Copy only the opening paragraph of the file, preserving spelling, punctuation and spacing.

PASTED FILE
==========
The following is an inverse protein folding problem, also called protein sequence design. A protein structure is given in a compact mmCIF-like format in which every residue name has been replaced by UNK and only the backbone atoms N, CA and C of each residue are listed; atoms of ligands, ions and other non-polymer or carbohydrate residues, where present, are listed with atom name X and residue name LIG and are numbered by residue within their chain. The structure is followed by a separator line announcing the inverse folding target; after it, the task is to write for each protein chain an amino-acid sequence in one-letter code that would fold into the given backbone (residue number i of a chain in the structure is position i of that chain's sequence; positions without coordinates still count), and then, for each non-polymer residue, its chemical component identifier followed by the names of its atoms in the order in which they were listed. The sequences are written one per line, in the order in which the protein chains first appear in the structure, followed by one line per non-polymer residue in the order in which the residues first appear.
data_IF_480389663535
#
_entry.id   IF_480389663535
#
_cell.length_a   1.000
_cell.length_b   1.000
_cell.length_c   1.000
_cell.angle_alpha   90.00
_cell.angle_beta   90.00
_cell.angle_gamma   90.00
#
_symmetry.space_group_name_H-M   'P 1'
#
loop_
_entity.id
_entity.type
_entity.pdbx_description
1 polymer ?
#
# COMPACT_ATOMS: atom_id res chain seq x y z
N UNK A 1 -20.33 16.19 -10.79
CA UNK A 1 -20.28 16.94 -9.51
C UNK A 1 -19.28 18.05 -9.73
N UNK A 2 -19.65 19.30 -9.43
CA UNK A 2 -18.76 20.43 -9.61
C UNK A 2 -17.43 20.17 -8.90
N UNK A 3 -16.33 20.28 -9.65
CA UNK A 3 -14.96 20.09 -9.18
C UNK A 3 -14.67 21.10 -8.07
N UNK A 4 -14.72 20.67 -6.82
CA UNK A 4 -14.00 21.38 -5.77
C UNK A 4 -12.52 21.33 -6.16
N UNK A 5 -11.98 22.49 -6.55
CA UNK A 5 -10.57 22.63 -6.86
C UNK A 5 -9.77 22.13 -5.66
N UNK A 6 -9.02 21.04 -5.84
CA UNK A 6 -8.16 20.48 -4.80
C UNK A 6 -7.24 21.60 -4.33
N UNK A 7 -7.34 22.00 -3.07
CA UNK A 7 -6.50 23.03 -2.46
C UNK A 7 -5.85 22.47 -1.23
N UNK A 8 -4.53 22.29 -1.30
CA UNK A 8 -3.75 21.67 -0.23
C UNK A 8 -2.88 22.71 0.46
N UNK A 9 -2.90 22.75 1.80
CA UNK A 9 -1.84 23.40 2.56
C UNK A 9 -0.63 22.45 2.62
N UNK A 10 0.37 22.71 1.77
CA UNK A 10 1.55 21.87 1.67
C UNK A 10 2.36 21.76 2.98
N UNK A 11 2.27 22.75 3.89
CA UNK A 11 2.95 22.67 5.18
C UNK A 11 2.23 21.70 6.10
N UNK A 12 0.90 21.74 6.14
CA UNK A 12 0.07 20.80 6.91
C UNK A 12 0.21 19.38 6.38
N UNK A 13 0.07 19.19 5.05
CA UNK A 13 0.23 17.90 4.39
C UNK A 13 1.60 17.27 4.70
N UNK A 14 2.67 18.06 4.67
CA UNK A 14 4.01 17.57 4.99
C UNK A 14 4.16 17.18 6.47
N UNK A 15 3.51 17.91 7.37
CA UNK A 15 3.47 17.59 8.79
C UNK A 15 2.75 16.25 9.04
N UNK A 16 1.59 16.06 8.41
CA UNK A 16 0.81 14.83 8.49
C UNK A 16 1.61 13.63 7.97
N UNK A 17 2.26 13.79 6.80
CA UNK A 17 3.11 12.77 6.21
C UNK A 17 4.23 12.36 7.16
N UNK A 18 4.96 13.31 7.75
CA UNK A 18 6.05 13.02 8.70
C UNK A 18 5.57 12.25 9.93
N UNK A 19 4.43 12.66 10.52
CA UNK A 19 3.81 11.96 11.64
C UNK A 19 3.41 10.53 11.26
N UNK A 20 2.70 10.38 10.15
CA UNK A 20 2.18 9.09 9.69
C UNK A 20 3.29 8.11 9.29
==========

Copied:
The following is an inverse protein folding problem, also called protein sequence design. A protein structure is given in a compact mmCIF-like format in which every residue name has been replaced by UNK and only the backbone atoms N, CA and C of each residue are listed; atoms of ligands, ions and other non-polymer or carbohydrate residues, where present, are listed with atom name X and residue name LIG and are numbered by residue within their chain. The structure is followed by a separator line announcing the inverse folding target; after it, the task is to write for each protein chain an amino-acid sequence in one-letter code that would fold into the given backbone (residue number i of a chain in the structure is position i of that chain's sequence; positions without coordinates still count), and then, for each non-polymer residue, its chemical component identifier followed by the names of its atoms in the order in which they were listed. The sequences are written one per line, in the order in which the protein chains first appear in the structure, followed by one line per non-polymer residue in the order in which the residues first appear.